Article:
A New Professionalism

We live in complex and confusing times. Everyone is required to make many judgments, weigh many issues, and take a great deal of information into account on a daily basis. So many of the important decisions we must make call for specialized skills or experience that we may not possess. They also demand free time for thoughtful reflection; something which may be in short supply. What we badly need, to manage our complicated lives, is excellent advice. The need for good counsel, though, leads directly to a bigger problem: who should we trust? In some ways, this is the biggest quandary of all. Figuring out in whom we can safely place our faith and reliance seems almost impossible. Yet solving this dilemma is critical. In light of the growing complexity and specialization of our world, obtaining the best advice is more vital than ever. Finding skilled advisors who are deeply trustworthy may be the most important, and most difficult, task we face. Continue reading “A New Professionalism”

Please Don’t Take Your Social Security Benefits Early

A conventional wisdom has developed, among those who study the matter, that waiting to claim benefits is the better course for those deciding when to start receiving social security. There has been some pushback, though, and lately a spate of articles has urged people to consider claiming early.  For example, this one suggests that “smart people” take social security benefits early.

Those espousing the conventional wisdom are even more right than they know. Unless necessary to avoid eating dog food, or otherwise climb out of immediate poverty, one should do everything within her power to avoid reducing the benefit amount by claiming early. The wisest course is to hold off until the maximum benefit is achieved (which, under current law, usually means waiting until age 70).  It may seem tempting to begin taking as soon as possible, in the hope of accumulating more money, but it is deeply imprudent.

Consider the two basic claiming options (claim early vs. claim late) along with the two basic possibilities for your longevity (die early vs. die late). To analyze this most effectively, you should make a chart like the one below. I am deeply indebted to my old Professor, Thomas Schelling  for teaching me and my classmates how to do this.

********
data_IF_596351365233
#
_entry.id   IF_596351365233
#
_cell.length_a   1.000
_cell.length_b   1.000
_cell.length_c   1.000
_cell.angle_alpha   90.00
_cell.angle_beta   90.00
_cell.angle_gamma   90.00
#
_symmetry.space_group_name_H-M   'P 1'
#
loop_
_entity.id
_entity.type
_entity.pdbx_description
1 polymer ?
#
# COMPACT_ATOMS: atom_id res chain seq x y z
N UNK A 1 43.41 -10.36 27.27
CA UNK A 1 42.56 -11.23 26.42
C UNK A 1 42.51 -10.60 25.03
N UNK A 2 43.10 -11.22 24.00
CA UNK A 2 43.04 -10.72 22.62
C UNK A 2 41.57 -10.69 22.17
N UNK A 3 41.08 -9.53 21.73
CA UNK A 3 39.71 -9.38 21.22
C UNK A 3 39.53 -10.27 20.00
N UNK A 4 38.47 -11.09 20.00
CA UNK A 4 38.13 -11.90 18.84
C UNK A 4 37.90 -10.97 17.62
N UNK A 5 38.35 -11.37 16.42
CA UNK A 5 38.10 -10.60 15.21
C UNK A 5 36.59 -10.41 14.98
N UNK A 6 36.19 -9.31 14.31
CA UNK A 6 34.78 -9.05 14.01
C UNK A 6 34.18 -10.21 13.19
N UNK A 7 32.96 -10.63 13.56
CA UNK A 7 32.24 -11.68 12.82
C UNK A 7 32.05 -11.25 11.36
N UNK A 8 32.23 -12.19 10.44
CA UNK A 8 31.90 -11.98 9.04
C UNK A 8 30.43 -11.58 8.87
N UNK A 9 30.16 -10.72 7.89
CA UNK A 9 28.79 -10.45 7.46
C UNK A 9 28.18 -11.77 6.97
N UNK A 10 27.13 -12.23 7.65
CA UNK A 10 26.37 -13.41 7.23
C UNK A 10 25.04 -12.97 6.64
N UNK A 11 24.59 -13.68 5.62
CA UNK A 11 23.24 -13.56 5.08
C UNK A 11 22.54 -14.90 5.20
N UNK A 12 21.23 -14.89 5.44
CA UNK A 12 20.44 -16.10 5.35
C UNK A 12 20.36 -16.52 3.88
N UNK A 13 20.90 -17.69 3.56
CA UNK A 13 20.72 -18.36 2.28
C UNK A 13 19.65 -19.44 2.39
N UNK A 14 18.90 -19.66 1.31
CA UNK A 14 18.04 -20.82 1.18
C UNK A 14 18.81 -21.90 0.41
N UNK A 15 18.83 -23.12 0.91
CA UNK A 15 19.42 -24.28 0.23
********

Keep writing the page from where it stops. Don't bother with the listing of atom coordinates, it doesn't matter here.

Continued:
Die Early Die Late
Take Early      
Take Late    


The four possibilities create the four boxes of the matrix. Each box, in turn, allows us to examine one of the four possible outcomes.  Let’s fill them in to indicate whether we would do well or poorly if that scenario came to pass:

Die Early Die Late
Take Early   Win Lose
Take Late Lose Win


It seems that both claiming early or late offer a chance to win and a chance to lose. It all depends on when you die. None of us knows in advance the date of our demise so, it might seem, either way our odds of obtaining the better outcome are mixed.  If this were really the case, it might make sense to seize our calculators and begin figuring out which way yields a few more dollars.

That analysis, though, is the equivalent of staring so hard at the trees that one fails to notice the forest. For there is a glaring issue staring out at you from the matrix above. Something you forgot to notice. If you die early, your delight in having chosen the higher paying path will be severely constrained. YOU WILL NOT CARE BECAUSE YOU WILL BE DEAD. In similar fashion, if you make the “losing” choice of taking late but actually dying early, your tendency to second-guess will be minimized by the fact that you are already dead.

The decision matrix tool helps us see more clearly that the two scenarios involving early death cannot be given the same weight as those concerned with greater longevity.  If you simply cross out the “die early” boxes, the decision becomes remarkably simple.  Take early and you lose; take later and you win.

So, while the choices surrounding claiming social security benefits have been called a “major life decision,” the strategy turns out to be simple.  Wait to claim.  Increase your benefits to their maximum.  And may you enjoy that extra money over a long and healthy lifetime.

What is Fair?

When contemplating a potential investment, how can you know if it is fairly priced? Such a determination is critically important since even the best company will prove a poor investment if its stock is purchased too dear. Paying a fair price for an investment vehicle is just as important as not overpaying for a house, a car, or anything else you might exchange for your money.

How An Offer You Hope To Refuse Can Increase Your Power

Strengthening your best alternative is the surest way to increase your negotiating power.  This concept may seem counterintuitive; after all, our best alternative to the current deal is the offer we anticipate turning down. We hope instead to fashion the deal currently being discussed into one that best meets our needs and interests. Why work hard on improving the substitute choice we don’t expect to take?